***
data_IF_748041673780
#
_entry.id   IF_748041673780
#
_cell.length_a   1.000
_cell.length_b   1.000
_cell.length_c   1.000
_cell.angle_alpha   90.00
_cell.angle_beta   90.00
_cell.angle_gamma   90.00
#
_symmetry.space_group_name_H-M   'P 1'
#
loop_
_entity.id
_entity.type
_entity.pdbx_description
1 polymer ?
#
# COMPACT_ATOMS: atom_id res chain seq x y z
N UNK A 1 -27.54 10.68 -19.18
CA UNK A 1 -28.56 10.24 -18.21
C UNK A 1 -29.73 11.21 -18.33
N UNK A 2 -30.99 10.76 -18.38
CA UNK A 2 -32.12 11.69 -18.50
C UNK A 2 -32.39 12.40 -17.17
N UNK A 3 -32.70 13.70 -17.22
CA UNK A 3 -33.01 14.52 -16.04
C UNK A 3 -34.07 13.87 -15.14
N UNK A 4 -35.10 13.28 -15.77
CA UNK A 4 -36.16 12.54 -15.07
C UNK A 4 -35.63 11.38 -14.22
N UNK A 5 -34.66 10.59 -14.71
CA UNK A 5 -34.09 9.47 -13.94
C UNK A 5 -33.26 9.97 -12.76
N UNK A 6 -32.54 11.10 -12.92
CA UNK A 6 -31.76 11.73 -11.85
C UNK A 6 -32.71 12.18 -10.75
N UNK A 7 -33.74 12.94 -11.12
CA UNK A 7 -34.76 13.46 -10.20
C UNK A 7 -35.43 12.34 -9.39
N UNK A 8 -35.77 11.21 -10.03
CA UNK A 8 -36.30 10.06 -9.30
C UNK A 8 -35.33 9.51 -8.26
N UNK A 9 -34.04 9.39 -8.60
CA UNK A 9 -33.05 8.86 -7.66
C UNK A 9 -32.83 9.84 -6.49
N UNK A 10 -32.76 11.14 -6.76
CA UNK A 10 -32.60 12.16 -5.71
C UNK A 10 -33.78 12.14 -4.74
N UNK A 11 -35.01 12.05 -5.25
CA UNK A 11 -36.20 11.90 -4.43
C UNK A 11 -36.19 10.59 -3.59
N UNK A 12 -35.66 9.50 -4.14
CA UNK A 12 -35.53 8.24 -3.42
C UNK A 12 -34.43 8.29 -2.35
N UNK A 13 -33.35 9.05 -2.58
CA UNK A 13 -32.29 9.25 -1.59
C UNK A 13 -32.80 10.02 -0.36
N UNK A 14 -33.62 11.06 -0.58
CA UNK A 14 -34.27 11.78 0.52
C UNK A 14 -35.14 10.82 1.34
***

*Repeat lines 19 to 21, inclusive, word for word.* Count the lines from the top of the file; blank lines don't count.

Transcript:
#
# COMPACT_ATOMS: atom_id res chain seq x y z
N UNK A 1 -27.54 10.68 -19.18